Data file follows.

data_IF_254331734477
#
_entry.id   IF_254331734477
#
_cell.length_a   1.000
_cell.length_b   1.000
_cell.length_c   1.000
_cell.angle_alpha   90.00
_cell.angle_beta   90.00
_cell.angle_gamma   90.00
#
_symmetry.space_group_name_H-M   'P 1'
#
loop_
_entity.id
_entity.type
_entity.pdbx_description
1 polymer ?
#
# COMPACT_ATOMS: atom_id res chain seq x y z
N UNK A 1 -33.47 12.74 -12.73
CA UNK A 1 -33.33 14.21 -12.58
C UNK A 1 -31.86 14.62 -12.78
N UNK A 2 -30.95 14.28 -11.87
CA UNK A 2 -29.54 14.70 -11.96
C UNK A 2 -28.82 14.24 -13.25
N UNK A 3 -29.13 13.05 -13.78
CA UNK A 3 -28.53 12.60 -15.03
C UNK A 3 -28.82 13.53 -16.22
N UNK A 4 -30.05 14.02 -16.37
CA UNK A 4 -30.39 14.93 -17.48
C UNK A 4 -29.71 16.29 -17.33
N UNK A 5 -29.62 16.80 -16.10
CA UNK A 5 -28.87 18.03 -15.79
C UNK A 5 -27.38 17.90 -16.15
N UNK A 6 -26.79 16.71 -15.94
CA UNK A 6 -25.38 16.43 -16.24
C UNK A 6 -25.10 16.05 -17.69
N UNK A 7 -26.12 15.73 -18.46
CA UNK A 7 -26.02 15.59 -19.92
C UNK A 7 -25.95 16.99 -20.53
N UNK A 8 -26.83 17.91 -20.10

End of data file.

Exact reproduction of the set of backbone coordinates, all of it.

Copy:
data_IF_254331734477
#
_entry.id   IF_254331734477
#
_cell.length_a   1.000
_cell.length_b   1.000
_cell.length_c   1.000
_cell.angle_alpha   90.00
_cell.angle_beta   90.00
_cell.angle_gamma   90.00
#
_symmetry.space_group_name_H-M   'P 1'
#
loop_
_entity.id
_entity.type
_entity.pdbx_description
1 polymer ?
#
# COMPACT_ATOMS: atom_id res chain seq x y z
N UNK A 1 -33.47 12.74 -12.73
CA UNK A 1 -33.33 14.21 -12.58
C UNK A 1 -31.86 14.62 -12.78
N UNK A 2 -30.95 14.28 -11.87
CA UNK A 2 -29.54 14.70 -11.96
C UNK A 2 -28.82 14.24 -13.25
N UNK A 3 -29.13 13.05 -13.78
CA UNK A 3 -28.53 12.60 -15.03
C UNK A 3 -28.82 13.53 -16.22
N UNK A 4 -30.05 14.02 -16.37
CA UNK A 4 -30.39 14.93 -17.48
C UNK A 4 -29.71 16.29 -17.33
N UNK A 5 -29.62 16.80 -16.10
CA UNK A 5 -28.87 18.03 -15.79
C UNK A 5 -27.38 17.90 -16.15
N UNK A 6 -26.79 16.71 -15.94
CA UNK A 6 -25.38 16.43 -16.24
C UNK A 6 -25.10 16.05 -17.69
N UNK A 7 -26.12 15.73 -18.46
CA UNK A 7 -26.02 15.59 -19.92
C UNK A 7 -25.95 16.99 -20.53
N UNK A 8 -26.83 17.91 -20.10